In late March 2017, Cyclone Debbie wreaked havoc on many of Queensland’s iconic holiday destinations, especially in the Whitsunday Region. Media coverage meant we all watched live as the Cyclone hit and damage was caused to idyllic retreats such as Airlie Beach and Hamilton Island. The damage has forced Daydream Island and Hayman Island to stay closed until mid next year.
With the announcement last week that Prince Charles and the Duchess of Cornwall would be heading to Queensland in April next year for a royal tour and to attend the Commonwealth Games, the sunshine state is once again in the spotlight. Three months or so after Cyclone Debbie, with the Commonwealth Games on the horizon and with many significant projects planned for the state, we examine how Queensland tourism is now recognised as one of the great hopes for the state’s economy as Queensland once more becomes the focus of hotel and tourism developments.
The Norton Rose Fulbright tourism and hospitality team works closely with key industry players in relation to many tourism developments, including with Queensland’s peak tourism industry body, the Queensland Tourism Industry Council (QTIC).
Mr Daniel Gschwind, CEO of QTIC says that:
'With tourism now recognised as one of the great hopes for the state’s economy, now is the time to put in that public investment. The private sector is clearly committed. … [The] value of current tourism development projects in Queensland stands at a staggering $14 billion. This represents 75 per cent of all of Australia’s tourism projects and makes up a major part of all projected construction activity in the state. Projects cover different sectors, including resorts, accommodation, airports, cruise terminals, attractions, and are distributed across all of Queensland. A bright dawn indeed for our industry!'1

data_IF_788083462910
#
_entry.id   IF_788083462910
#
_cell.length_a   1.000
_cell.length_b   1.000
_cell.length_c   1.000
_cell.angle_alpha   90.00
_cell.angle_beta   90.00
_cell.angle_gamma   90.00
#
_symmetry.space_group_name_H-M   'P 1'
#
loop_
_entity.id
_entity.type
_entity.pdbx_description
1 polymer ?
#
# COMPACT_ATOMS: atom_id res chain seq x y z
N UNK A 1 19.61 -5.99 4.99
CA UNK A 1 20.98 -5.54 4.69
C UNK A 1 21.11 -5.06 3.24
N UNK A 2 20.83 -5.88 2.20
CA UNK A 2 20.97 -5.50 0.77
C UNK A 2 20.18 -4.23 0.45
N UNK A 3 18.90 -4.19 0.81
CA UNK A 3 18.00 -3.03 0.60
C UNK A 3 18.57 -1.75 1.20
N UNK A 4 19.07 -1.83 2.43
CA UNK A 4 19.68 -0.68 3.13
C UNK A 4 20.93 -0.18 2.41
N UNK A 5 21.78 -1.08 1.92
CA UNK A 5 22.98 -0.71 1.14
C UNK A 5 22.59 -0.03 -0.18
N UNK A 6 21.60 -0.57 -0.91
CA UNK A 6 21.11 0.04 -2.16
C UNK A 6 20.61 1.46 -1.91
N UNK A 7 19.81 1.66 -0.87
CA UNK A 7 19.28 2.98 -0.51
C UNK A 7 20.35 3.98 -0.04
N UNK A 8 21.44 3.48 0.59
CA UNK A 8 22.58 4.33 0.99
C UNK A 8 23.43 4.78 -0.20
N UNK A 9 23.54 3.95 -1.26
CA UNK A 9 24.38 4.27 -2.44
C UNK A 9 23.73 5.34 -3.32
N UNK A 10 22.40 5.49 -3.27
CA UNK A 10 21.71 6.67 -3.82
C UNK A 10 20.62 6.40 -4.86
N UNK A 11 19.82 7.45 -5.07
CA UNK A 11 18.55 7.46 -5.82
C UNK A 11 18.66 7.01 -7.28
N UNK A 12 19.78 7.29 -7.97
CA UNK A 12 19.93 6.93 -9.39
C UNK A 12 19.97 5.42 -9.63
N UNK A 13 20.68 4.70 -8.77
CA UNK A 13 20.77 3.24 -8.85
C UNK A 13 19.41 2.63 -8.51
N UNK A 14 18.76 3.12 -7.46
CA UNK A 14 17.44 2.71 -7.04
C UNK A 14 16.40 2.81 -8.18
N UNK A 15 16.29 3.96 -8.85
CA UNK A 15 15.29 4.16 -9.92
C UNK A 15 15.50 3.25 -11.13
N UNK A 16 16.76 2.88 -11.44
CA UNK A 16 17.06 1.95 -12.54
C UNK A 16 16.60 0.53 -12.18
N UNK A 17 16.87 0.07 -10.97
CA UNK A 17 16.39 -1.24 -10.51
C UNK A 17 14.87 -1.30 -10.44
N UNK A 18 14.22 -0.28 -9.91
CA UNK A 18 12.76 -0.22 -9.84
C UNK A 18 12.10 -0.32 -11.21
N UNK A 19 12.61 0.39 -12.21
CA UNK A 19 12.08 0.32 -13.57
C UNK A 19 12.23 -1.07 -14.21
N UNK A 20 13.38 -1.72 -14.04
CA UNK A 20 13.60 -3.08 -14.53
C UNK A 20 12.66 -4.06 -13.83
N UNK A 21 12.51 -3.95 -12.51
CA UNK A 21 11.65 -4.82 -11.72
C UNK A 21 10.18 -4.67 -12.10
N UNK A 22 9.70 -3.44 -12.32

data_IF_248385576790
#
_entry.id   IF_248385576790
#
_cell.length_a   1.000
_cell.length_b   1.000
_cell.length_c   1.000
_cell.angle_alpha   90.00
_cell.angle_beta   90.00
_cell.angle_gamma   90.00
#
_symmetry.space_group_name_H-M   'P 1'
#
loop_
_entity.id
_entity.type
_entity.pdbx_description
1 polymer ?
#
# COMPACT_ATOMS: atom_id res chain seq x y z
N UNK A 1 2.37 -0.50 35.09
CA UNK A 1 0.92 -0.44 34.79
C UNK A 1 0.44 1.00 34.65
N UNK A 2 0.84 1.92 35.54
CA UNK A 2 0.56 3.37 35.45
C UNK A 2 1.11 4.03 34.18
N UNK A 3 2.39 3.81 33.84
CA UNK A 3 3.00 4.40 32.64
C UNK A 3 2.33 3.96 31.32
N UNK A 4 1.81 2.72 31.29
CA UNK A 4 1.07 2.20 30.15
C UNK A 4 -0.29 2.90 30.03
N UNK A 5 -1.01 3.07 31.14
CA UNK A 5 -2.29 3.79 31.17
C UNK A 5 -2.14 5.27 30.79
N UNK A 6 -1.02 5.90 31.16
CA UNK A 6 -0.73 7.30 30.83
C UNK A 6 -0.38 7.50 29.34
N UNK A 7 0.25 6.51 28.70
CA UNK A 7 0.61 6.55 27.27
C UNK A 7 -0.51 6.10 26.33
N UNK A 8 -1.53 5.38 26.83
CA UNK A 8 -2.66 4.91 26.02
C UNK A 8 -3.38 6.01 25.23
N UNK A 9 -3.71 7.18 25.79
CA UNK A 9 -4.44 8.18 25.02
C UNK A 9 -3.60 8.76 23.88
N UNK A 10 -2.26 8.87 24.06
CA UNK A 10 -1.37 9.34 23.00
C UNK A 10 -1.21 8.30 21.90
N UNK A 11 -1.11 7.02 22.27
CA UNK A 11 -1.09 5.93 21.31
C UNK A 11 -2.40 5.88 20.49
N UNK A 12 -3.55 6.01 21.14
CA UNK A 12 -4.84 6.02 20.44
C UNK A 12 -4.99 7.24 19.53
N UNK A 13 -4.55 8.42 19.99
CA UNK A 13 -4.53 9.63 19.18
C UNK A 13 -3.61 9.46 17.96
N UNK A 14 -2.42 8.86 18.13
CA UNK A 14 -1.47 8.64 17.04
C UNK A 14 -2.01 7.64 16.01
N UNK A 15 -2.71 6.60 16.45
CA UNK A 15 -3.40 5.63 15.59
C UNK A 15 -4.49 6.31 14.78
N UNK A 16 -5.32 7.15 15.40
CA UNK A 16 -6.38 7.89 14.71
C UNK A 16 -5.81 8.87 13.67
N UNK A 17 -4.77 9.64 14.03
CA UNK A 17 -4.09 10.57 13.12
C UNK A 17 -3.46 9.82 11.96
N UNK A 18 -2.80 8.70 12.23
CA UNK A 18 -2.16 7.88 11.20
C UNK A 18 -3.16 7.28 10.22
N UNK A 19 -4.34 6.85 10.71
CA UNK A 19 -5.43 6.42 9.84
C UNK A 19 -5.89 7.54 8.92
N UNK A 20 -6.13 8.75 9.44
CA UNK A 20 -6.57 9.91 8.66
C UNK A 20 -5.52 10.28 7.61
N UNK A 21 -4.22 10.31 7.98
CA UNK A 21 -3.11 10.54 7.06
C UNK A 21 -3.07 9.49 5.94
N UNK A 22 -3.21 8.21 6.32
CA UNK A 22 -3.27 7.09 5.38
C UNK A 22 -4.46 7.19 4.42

Whilst the Commonwealth Games themselves will next year bring an injection of tourism dollars to the Gold Coast for their duration, developers should now be focusing on the redevelopment opportunities available to them following the Games. In the same way that Brisbane’s Southbank was transformed following Expo ’88, concentration now needs to turn to the redevelopment options after the closing ceremony.
Some of the significant developments currently planned or underway on the Gold Coast include:2
- Gold Coast Integrated Resort – The $3 billion development planned by the ASF Group for the Spit would include a casino, waterfront piazza, luxury hotels and serviced residences, retail precincts and conference facilities.3
- Aquis Australia’s hotel development at Surfers Paradise – A development application was lodged by Aquis in late 2016 for a new $440 million hotel planned to include a 48-storey complex with 580 hotel rooms and suites.4
- Star Casino – Jupiters Casino has been refurbished and rebranded as The Star Gold Coast. A new hotel is expected to be completed prior to the Commonwealth Games with further development planned for a combined investment worth up to $850 million.5 A consortium lead by the Star Entertainment Group also finalised the acquisition of the Sheraton Grand Mirage Resort on the Gold Coast earlier this year.6